For most of the individuals who have high levels of triglycerides or cholesterol, it is estimated one out of 500 has a genetic condition.

According to Fredrickson’s classification, primary hyperlipidemia is further divided into different types of hyperlipidemia.

Hyperlipidemia types
Disease name
Increased Lipoprotein
Increased lipid fraction
Type I
Very rare
Type IIa
Less common
Type IIb
Familial combined hypercholesterolemia
Cholesterol and triglycerides
Type III
IDL, Chylomicron remnants
Triglycerides and Cholesterol
Type IV
Familial hypertriglyceridemia
Type V
Familial lipoprotein lipase deficiency
Less Common
VLDL and Chylomicrons
Triglycerides and cholesterol

Secondary Hyperlipidemia

Acquired Causes for Secondary Hyperlipidemia

Most of the causes of hyperlipidemia (elevated triglycerides and cholesterol level) are generally acquired due to the following reasons:

  • A high-fat diet or carbohydrates (sugar) containing foods
  • Consumption of Excessive alcohol, which can be habitual
  • Exogenous estrogens
  • Poorly controlled and managed diabetes.
  • The use of beta-blocker drugs or corticosteroids.

Women, particularly diabetics patients, are at great risk of hyperlipidemia.

A recent research report has indicated that consuming a high carbohydrate diet, which generally raises blood sugar and insulin levels, will contribute to greater production and fat storage.

As a result, it will have high triglycerides and cholesterol, leading to high LDL levels.

Further, it will lower the HDL levels or decrease the HDL/LDL ratio (‘good’ to ‘bad’ cholesterol) below normal.

Effects of Hyperlipidemia

Research indicated that there is a possible correlation between elevated triglycerides and high blood pressure.

So, when the excess amounts of this fat (triglycerides or cholesterol) increase, VLDL concentration may contribute to plaque deposits, increase blood pressure, and heart problems.

Lowering triglycerides and cholesterol level is the foremost step you can take to reduce the risk of heart attack (coronary thrombosis) and atherosclerosis.

Moreover, if prolonged, the research indicated that hyperlipidemia might also result in pancreatitis.

Pancreatitis is a medical condition in which your pancreas will get inflamed, affects malabsorption of nutrients, and could lead to diabetes.

If triglycerides level is too high, it may also lead to pancreatitis, called hypertriglyceridemia-induced pancreatitis.

As pancreatitis progresses and gets severe, its damage may spread to other organs, including the heart, lungs, and kidneys.

Clearly, in addition to treating high cholesterol, lowering triglycerides is essential.

Measuring Triglycerides and Cholesterol levels (Blood Fat)

As we have discussed, Hyperlipidemia is a term used when we have high blood cholesterol and/or elevated blood triglycerides.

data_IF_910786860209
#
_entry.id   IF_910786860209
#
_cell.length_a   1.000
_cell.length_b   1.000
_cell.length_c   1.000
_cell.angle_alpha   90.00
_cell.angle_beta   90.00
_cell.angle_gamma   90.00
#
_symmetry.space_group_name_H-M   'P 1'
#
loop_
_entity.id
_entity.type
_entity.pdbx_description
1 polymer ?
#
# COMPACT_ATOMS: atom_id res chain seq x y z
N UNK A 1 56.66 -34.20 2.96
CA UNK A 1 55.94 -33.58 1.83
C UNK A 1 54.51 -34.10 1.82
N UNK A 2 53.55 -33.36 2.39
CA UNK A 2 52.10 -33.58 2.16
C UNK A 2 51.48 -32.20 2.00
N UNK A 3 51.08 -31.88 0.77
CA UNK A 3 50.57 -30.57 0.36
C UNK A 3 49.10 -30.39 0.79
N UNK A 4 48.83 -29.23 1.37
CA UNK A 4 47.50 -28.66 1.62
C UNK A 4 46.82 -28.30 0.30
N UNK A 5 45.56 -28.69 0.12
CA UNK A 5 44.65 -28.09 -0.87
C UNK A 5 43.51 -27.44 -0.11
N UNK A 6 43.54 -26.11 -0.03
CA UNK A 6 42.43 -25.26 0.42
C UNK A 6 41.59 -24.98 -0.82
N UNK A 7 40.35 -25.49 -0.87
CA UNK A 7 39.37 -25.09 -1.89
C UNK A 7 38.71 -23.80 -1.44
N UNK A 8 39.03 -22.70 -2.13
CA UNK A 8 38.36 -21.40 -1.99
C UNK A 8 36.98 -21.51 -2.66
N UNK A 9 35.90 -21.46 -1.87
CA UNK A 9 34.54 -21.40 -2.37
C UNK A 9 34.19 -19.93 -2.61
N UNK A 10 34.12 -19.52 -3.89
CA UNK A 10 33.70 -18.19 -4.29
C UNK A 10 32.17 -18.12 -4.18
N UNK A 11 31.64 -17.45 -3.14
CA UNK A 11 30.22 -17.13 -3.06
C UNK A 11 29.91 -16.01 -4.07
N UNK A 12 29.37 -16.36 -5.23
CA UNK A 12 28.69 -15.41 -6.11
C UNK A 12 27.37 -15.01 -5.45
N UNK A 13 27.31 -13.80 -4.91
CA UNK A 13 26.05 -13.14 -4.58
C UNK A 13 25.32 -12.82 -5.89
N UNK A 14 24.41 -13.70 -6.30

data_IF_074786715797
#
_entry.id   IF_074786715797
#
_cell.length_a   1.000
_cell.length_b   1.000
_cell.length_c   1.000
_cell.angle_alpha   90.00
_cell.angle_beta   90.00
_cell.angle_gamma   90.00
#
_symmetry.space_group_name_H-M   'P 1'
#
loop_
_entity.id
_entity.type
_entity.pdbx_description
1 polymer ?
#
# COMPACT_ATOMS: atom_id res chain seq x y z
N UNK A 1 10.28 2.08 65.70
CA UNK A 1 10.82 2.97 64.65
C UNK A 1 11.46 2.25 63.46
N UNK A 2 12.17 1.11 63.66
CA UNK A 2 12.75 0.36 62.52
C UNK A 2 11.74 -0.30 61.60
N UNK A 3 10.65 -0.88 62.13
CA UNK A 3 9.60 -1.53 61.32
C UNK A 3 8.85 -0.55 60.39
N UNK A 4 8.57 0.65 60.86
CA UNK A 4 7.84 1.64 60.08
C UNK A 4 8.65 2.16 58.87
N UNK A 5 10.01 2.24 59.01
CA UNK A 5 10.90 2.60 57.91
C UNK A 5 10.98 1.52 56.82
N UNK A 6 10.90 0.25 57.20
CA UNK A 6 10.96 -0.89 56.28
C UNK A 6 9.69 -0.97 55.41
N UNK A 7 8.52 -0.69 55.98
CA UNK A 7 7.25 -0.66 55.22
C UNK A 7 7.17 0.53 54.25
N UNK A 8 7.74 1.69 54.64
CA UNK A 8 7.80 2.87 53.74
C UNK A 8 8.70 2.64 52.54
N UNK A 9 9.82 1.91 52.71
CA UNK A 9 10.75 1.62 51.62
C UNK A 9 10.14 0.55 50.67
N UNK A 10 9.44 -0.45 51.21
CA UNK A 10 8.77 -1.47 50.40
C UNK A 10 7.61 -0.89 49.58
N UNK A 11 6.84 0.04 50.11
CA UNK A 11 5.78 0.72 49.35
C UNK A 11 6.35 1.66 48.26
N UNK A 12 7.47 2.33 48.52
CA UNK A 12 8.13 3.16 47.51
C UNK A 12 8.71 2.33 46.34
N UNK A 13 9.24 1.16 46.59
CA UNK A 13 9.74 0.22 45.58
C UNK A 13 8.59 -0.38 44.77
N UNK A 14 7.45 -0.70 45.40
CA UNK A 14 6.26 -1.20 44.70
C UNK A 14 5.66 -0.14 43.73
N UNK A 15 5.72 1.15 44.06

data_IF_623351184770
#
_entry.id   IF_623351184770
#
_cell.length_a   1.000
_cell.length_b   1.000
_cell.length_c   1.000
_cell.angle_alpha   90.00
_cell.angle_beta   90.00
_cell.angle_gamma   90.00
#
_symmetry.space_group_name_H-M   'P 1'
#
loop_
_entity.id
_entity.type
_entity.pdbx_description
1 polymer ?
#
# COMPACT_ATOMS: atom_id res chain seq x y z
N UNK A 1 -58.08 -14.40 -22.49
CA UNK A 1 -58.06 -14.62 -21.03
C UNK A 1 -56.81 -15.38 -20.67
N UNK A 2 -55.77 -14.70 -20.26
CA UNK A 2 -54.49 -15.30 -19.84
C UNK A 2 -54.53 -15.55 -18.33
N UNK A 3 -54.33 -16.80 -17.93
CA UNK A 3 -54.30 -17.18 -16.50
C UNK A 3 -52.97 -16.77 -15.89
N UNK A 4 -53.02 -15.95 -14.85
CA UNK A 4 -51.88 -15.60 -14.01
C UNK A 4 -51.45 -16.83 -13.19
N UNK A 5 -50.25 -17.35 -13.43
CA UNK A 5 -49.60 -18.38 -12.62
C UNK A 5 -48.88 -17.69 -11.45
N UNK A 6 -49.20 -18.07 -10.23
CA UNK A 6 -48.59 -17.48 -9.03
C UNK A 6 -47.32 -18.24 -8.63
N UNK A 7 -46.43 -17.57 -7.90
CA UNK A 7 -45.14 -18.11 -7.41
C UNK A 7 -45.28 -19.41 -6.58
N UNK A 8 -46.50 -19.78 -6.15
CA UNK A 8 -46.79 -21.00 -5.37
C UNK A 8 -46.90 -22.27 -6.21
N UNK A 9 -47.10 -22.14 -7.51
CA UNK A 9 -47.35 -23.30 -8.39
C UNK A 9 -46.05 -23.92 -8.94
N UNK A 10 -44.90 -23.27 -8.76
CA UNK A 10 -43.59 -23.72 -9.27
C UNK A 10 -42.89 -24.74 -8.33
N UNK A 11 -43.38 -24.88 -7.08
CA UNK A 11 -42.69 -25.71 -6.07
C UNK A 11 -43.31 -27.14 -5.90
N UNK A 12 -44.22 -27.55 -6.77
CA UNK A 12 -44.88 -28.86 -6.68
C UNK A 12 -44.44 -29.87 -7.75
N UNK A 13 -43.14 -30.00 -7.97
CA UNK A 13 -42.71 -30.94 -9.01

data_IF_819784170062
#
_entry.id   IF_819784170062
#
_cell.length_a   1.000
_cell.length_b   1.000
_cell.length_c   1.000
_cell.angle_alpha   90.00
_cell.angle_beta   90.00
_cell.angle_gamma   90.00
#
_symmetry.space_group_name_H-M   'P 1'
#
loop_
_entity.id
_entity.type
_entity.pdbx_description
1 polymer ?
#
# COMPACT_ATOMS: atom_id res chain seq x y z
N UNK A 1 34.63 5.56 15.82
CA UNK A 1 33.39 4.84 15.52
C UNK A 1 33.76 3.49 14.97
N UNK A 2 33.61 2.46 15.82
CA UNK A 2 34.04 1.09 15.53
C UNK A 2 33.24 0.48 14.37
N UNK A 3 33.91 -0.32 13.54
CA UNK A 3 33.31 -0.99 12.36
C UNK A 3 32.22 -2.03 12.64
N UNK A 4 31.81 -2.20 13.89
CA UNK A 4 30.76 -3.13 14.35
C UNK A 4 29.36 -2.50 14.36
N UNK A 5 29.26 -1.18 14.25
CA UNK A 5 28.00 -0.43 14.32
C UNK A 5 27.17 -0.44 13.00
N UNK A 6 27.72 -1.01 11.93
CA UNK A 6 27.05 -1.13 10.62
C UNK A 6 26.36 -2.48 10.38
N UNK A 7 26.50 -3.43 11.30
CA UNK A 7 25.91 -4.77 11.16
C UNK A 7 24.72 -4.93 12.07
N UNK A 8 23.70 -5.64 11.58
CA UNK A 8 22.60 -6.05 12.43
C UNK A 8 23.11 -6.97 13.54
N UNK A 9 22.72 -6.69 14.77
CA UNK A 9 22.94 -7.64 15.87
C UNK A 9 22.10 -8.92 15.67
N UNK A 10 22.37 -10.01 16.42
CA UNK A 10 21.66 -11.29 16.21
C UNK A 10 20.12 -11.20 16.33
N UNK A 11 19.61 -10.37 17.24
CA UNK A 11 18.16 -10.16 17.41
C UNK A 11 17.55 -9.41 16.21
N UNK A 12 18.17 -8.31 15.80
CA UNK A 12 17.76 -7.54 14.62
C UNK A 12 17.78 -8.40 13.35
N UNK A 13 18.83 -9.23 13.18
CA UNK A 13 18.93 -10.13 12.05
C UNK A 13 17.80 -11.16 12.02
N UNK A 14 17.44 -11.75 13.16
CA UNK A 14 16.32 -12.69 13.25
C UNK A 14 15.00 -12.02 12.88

We now know that elevated triglycerides promote the deposition of cholesterol in the arteries, which results in a thickening and hardening of the artery walls, a condition known as atherosclerosis.

Reducing triglycerides in the bloodstream is a good strategy to help minimize heart problems.

Research Findings

According to the American Heart Association, one study by Koren-Morag, Graff, and Goldbourt found that individuals with elevated triglycerides have a nearly 30% increased probability of suffering a stroke, even after taking into account other risk factors such as cholesterol levels.

One of the most important aspects of this study is that it clarifies the independent link of lipids to stroke, meaning that a causal relationship is likely. So, adjusting your intake of fat is very important.

Measurement of Blood Triglycerides level

According to the Guidelines, which is published in both the American Heart Association and the National Cholesterol Education Program has specified below measures:

Triglyceride Level
Blood Concentration (mg/dL)
< 100
100 to 150
Borderline High
150 to 200
200 to 500
Very High
500 to 1000
> 1000

Because blood triglycerides increase after a meal—particularly one high in fat, sugars, or alcohol—patients are required to fast twelve to fourteen hours before having blood drawn.

The same is not typically true for cholesterol testing, but doctors recommend a fast for people on certain medications or those with borderline high cholesterol.

Concentrations of blood fats are determined by measuring their carriers’ levels—HDL, LDL, and VLDL—and ratios of carriers to one another.

LDL has the capacity to transport more cholesterol than HDL and to deposit more in the arteries. Therefore, the greater the HDL/LDL ratio, the lower the potential for depositing cholesterol.

Similarly, the larger the ratio of HDL to total cholesterol, the better. Minimizing blood VLDL levels is one way of reducing triglycerides.

Blood Lipoprotein Level
Relative Blood Concentration and Type of Fat
Risk of Heart and Cardiovascular Problems
High HDL
Low cholesterol
High LDL
High cholesterol
High triglycerides

Optimal Measurements

  • HDL> 60 mg/dL (normal 35 to 60 mg/dL)
  • LDL < 100 mg/dL
  • Total cholesterol < 200 mg/dL
  • Triglyceride < 150 mg/dL

Elevated triglycerides often accompany low levels of circulating HDL.

HDL values below 35 mg/dL are considered a separate risk factor for heart disease. Increasing levels of HDL is key to reducing triglycerides and LDL.

Hyperlipidemia Natural Treatment

Natural treatment of hyperlipidemia

Reduce Blood Triglycerides

When triglyceride levels are consistently high, lowering their levels is key to lessening the probability of a heart attack or stroke.

Normally, only when levels exceed 200 mg/dL would you actively undertake lower triglycerides, but the optimal blood triglyceride level is under 150 mg/dL.

Reduce the intake of processed foods/refined carbohydrates

A first step in lowering triglycerides is to plan a diet low in saturated fat, with a minimum of processed/refined carbohydrates. (This means cutting back on those greasy burgers and fries!)

For some, it may be necessary to increase the protein component of their diet.

Naturally occurring carbohydrates rich in vitamin B are important to a balanced diet geared towards lowering blood cholesterol and triglyceride levels.

Regular exercise to reduce hyperlipidemia